Skip to content

Straight from the Vine -- Archives : France

  • Average rating:

    Intense color. Middleweight. Tar and plums, with cocoa and flowers around each corner. Hope current popularity doesn’t screw it up.

          Malbec is au currant. It is selling briskly during a recession when most wines are retrenching. It goes great with a big hunka’ red meat, and confers a gaucho image which understandably appeals to salarymen everywhere. Dr. Roger Corder, a British pharmacology researcher, even says Argentine Malbecs are particularly rich in the polyphenols which help protect against artery disease. Good news when you’re having a big hunka’ red meat. And really good Malbec can be had for less than $25. Sign me up!

         The success of Argentine Malbec on the U.S. market over the last four years is the envy of wine producing regions all over the world. Wines of Argentina says they sold 628,000 ca...

    More >>

    Posted by Mr. Bruce Cass on May 26 2010 2:24PM | 1 comments

  • Average rating:
    Bodega Bistro, Little Saigon, S.F.

    Vietnamese, but with meat. Very sophisticated food. Break out a quality French wine. Red Burgundy would be especially useful.

           Bodega (website, 415-921-1218, on Larkin – two doors uphill from Eddy, medium-priced with a couple temptations to splurge) may sound like a noteworthy California seafood place. That’s actually Hayes St Grill, about eight blocks away (owned by the very talented food writer, and Stanford alumna, Patricia Untermann). When I tell you BoDeGa is a Vietnamese restaurant, you may immediately think of plates filled with vegetables. That’s not entirely untrue, but it’s helpful to know the translation from the Vietnamese language: Bo = beef; De = lamb; Ga = chicken. Vegans can eat at Bodega, but they can’t get uppity.
           Let’s not mince words here. If you insist on ordering beer to drink w...

    More >>

    Posted by Mr. Bruce Cass on Jan 11 2010 12:07PM | 0 comments

  • Average rating:
    2006 Marquis d Angerville 1st cru Volnay (Les Cailleret)

    From the Côte de Beaune. Modest color, but tightly refined nose w/ floral highlights. Beautiful oolong-like finish. Good value for around $80. Duck leg confit in a salad with pomegranate seeds.
          Both Volnay and Montelie can represent pretty good bargains in a Burgundy market which seems to be continuously hyperventilating. This wine from an under-hyped vintage, nevertheless comes from a very highly-regarded 1st Cru vineyard, and perhaps Volnay’s most illustrious producer. Like a tall, slim woman on a Parisian boulevard, this wine is both elegantly understated and eye-catching at the very same time. It makes you feel grown up, at a young adult price.

    More >>

    Posted by Mr. Bruce Cass on Jan 8 2010 3:20PM | 0 comments

  • Average rating:
    1996 Ramonet 1st Chassagne-Montrachet (Caillerets)

           Older bottles of prestige White Burgundy can be risky; this one was sublime – a memory like a night on the rug in front of the fireplace with a lover you’ll never see again.

           About $225 in a retail store. Tasted in a class at Fort Mason comparing quality levels of Burgundy.
           Employing older White Burgundies in class is always an adventure. They are very expensive, and most American consumers have never tasted an aged Chardonnay. So even if the wine is in impeccable condition, which is by no means guaranteed, chances are good a large portion of the audience is going to find it ‘strange.’ And then individual personality kicks in. Some percentage of the audience is going to naturally define ‘strange’ as negative.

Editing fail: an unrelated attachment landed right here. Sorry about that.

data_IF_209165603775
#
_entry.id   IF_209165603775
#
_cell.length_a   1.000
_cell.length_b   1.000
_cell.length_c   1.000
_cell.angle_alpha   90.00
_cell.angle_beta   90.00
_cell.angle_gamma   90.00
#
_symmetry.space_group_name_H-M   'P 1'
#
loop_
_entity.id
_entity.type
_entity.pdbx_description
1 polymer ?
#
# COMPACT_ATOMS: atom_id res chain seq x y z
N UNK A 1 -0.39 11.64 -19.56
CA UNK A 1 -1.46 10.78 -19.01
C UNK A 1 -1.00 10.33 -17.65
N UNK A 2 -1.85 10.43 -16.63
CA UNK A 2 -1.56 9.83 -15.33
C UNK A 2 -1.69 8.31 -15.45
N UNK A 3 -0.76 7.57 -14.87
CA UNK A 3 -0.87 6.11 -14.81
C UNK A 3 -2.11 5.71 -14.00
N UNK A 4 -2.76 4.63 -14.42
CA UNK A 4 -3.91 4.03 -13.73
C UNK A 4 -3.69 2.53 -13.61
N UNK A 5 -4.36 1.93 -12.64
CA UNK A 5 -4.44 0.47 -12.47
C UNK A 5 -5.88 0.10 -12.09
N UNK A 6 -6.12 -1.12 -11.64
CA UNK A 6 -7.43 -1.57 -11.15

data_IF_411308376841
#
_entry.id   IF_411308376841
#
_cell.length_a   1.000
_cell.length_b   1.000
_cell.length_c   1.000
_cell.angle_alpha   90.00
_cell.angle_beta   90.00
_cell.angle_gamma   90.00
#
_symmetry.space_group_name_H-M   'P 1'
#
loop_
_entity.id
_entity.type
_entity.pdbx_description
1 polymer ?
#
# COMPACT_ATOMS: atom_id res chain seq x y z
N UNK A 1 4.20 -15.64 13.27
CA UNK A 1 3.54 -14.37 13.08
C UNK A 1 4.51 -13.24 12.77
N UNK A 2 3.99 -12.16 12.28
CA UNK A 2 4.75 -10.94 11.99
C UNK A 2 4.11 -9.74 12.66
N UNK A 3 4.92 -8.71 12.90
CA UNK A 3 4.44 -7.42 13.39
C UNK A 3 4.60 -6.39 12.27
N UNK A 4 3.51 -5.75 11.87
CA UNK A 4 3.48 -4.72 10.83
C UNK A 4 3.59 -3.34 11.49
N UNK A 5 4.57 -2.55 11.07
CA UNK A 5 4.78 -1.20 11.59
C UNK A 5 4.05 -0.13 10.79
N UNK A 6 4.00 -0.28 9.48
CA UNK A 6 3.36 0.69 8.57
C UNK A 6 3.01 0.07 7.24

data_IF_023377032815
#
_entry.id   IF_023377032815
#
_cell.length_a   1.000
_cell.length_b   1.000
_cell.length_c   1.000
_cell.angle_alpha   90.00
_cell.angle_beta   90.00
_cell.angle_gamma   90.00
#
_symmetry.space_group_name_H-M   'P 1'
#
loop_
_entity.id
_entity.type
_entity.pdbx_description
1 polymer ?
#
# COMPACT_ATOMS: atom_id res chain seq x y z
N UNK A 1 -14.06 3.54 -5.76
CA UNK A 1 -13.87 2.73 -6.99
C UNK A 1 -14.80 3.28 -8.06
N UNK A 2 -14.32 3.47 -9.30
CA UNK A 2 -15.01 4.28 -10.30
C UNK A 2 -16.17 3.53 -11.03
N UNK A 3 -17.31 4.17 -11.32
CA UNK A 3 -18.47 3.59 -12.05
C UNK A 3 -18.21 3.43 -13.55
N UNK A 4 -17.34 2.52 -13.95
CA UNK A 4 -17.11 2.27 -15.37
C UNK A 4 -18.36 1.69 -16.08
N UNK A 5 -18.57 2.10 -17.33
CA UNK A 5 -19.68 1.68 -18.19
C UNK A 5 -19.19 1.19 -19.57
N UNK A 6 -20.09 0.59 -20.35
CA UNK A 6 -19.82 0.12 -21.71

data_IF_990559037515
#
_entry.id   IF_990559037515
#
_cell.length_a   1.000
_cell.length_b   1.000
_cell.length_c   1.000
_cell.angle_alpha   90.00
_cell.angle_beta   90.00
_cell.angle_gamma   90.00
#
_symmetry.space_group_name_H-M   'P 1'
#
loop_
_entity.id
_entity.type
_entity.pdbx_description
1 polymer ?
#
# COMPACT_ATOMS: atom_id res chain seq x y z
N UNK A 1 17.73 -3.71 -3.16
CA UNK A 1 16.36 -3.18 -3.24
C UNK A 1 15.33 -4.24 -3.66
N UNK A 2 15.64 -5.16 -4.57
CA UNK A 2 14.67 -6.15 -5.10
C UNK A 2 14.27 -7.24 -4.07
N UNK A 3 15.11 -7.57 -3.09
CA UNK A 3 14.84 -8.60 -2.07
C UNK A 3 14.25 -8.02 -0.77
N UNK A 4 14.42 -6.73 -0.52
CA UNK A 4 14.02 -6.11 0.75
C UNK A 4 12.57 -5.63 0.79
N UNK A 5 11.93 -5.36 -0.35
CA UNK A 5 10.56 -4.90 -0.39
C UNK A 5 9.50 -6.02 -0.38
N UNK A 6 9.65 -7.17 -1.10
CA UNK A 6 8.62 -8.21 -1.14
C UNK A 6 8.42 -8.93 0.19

Personally I’ve always been a big fan of Chardonnays picked a litt...

    More >>

    Posted by Mr. Bruce Cass on Dec 24 2009 1:13PM | 0 comments

  • Average rating:
    2006 Vougeraie Savigny-les-Beaune (Marconnets)

    Bio-dynamic since 2001. Wild yeast. Attractive feral nose with black cherry robe. Minced squab and plum sauce.

           At speaking engagements, British wine writer Clive Coates likes to joke about Burgundian vintners, “You know, they’re all peasants.” Clive is not being disparaging. He is colorfully illustrating the manner in which Burgundians are yoked to the land. Wealthy, well-educated, well-traveled vintners from Burgundy still spend months of every year in their vineyards pruning, pulling leaves, replanting, and harvesting. This close relationship to the soil may help explain why Burgundy has so many organic and bio-dynamic vineyards. Heaven knows, organic grape growing is not easy when rain is likely to fall at any time during the Summer.

           Domaine de la Vougeraie was organized by Jean-Charles Boisset and his sister Nathalie in the 1990’s to consolidat...

    More >>

    Posted by Mr. Bruce Cass on Dec 22 2009 12:08PM | 0 comments

  • Average rating:
    2002 F. Magnien Chambolle-Musigny (Charmes)

    Truly great red Burgundy is delightful, in no small part because it is so hard to find. About $95 in a retail store.

             I always find buying red Burgundies to be something of a dice roll. There is no argument that the wines can be brilliant on occasion, but they are also very expensive, and a big price point is no guarantee of quality.
             Frederic Magnien is rapidly becoming a favorite producer of mine. This wine comes from one of the two best premier cru vineyards in the commune (out of 24 total). It has a chalky substrate over a rocky base, so yields are typically very small ~ a little over one ton per acre, which is about one-third of what is allowed under appellation of origin regulations. This tiny production serves to accentuate the commune’s famously ...

    Find the remainder of this post in the Top Wine Reviews section

    More >>

    Posted by Mr. Bruce Cass on Nov 22 2009 1:56PM | 0 comments